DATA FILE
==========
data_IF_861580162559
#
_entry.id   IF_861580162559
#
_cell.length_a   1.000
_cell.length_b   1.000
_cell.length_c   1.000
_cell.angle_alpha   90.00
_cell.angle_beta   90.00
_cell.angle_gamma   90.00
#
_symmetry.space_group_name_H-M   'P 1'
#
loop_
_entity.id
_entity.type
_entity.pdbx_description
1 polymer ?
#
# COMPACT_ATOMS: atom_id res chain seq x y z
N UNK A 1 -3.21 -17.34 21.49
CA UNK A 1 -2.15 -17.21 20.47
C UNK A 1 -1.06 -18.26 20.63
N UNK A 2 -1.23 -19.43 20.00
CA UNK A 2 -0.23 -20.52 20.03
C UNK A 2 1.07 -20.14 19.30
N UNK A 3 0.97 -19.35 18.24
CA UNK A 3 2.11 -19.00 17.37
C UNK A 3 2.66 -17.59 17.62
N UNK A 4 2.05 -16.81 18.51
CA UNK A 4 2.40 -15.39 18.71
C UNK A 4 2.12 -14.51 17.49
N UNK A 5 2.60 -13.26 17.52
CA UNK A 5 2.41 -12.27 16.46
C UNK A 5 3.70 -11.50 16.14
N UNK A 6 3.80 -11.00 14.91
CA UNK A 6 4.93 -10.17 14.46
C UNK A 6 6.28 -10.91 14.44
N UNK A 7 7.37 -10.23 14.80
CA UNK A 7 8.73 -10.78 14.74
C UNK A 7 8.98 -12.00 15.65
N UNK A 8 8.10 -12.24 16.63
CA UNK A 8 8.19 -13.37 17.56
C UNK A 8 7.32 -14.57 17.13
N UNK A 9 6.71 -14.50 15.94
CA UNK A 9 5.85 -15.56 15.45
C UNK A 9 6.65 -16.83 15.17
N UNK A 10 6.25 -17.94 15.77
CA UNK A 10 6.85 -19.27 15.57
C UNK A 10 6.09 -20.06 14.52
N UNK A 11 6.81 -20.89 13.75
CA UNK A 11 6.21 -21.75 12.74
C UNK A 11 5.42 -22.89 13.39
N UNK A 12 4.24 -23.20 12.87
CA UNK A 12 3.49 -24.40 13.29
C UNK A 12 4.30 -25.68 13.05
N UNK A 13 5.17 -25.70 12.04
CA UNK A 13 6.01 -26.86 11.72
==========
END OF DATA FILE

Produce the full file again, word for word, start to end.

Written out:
data_IF_861580162559
#
_entry.id   IF_861580162559
#
_cell.length_a   1.000
_cell.length_b   1.000
_cell.length_c   1.000
_cell.angle_alpha   90.00
_cell.angle_beta   90.00
_cell.angle_gamma   90.00
#
_symmetry.space_group_name_H-M   'P 1'
#
loop_
_entity.id
_entity.type
_entity.pdbx_description
1 polymer ?
#
# COMPACT_ATOMS: atom_id res chain seq x y z
N UNK A 1 -3.21 -17.34 21.49
CA UNK A 1 -2.15 -17.21 20.47
C UNK A 1 -1.06 -18.26 20.63
N UNK A 2 -1.23 -19.43 20.00
CA UNK A 2 -0.23 -20.52 20.03
C UNK A 2 1.07 -20.14 19.30
N UNK A 3 0.97 -19.35 18.24
CA UNK A 3 2.11 -19.00 17.37
C UNK A 3 2.66 -17.59 17.62
N UNK A 4 2.05 -16.81 18.51
CA UNK A 4 2.40 -15.39 18.71
C UNK A 4 2.12 -14.51 17.49
N UNK A 5 2.60 -13.26 17.52
CA UNK A 5 2.41 -12.27 16.46
C UNK A 5 3.70 -11.50 16.14
N UNK A 6 3.80 -11.00 14.91
CA UNK A 6 4.93 -10.17 14.46
C UNK A 6 6.28 -10.91 14.44
N UNK A 7 7.37 -10.23 14.80
CA UNK A 7 8.73 -10.78 14.74
C UNK A 7 8.98 -12.00 15.65
N UNK A 8 8.10 -12.24 16.63
CA UNK A 8 8.19 -13.37 17.56
C UNK A 8 7.32 -14.57 17.13
N UNK A 9 6.71 -14.50 15.94
CA UNK A 9 5.85 -15.56 15.45
C UNK A 9 6.65 -16.83 15.17
N UNK A 10 6.25 -17.94 15.77
CA UNK A 10 6.85 -19.27 15.57
C UNK A 10 6.09 -20.06 14.52
N UNK A 11 6.81 -20.89 13.75
CA UNK A 11 6.21 -21.75 12.74
C UNK A 11 5.42 -22.89 13.39
N UNK A 12 4.24 -23.20 12.87
CA UNK A 12 3.49 -24.40 13.29
C UNK A 12 4.30 -25.68 13.05
N UNK A 13 5.17 -25.70 12.04
CA UNK A 13 6.01 -26.86 11.72